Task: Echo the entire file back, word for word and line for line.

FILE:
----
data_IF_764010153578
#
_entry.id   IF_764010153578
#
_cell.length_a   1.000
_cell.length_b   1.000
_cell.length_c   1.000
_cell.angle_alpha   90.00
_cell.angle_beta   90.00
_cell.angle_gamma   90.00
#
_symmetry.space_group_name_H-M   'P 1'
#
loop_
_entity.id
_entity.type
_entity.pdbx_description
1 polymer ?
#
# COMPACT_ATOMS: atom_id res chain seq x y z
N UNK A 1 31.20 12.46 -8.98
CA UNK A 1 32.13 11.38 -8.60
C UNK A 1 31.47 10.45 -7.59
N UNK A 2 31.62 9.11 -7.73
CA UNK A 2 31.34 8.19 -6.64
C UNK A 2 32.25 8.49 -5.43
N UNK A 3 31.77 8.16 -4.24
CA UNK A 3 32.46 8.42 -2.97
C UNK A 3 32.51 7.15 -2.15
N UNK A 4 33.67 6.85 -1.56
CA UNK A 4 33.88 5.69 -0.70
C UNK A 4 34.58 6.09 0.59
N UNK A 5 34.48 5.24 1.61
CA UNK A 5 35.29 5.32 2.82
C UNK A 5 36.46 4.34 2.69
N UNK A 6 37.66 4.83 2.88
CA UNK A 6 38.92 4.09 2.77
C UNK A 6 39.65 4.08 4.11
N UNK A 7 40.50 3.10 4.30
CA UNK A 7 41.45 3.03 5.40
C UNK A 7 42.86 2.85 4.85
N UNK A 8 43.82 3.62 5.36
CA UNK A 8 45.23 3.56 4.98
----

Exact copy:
data_IF_764010153578
#
_entry.id   IF_764010153578
#
_cell.length_a   1.000
_cell.length_b   1.000
_cell.length_c   1.000
_cell.angle_alpha   90.00
_cell.angle_beta   90.00
_cell.angle_gamma   90.00
#
_symmetry.space_group_name_H-M   'P 1'
#
loop_
_entity.id
_entity.type
_entity.pdbx_description
1 polymer ?
#
# COMPACT_ATOMS: atom_id res chain seq x y z
N UNK A 1 31.20 12.46 -8.98
CA UNK A 1 32.13 11.38 -8.60
C UNK A 1 31.47 10.45 -7.59
N UNK A 2 31.62 9.11 -7.73
CA UNK A 2 31.34 8.19 -6.64
C UNK A 2 32.25 8.49 -5.43
N UNK A 3 31.77 8.16 -4.24
CA UNK A 3 32.46 8.42 -2.97
C UNK A 3 32.51 7.15 -2.15
N UNK A 4 33.67 6.85 -1.56
CA UNK A 4 33.88 5.69 -0.70
C UNK A 4 34.58 6.09 0.59
N UNK A 5 34.48 5.24 1.61
CA UNK A 5 35.29 5.32 2.82
C UNK A 5 36.46 4.34 2.69
N UNK A 6 37.66 4.83 2.88
CA UNK A 6 38.92 4.09 2.77
C UNK A 6 39.65 4.08 4.11
N UNK A 7 40.50 3.10 4.30
CA UNK A 7 41.45 3.03 5.40
C UNK A 7 42.86 2.85 4.85
N UNK A 8 43.82 3.62 5.36
CA UNK A 8 45.23 3.56 4.98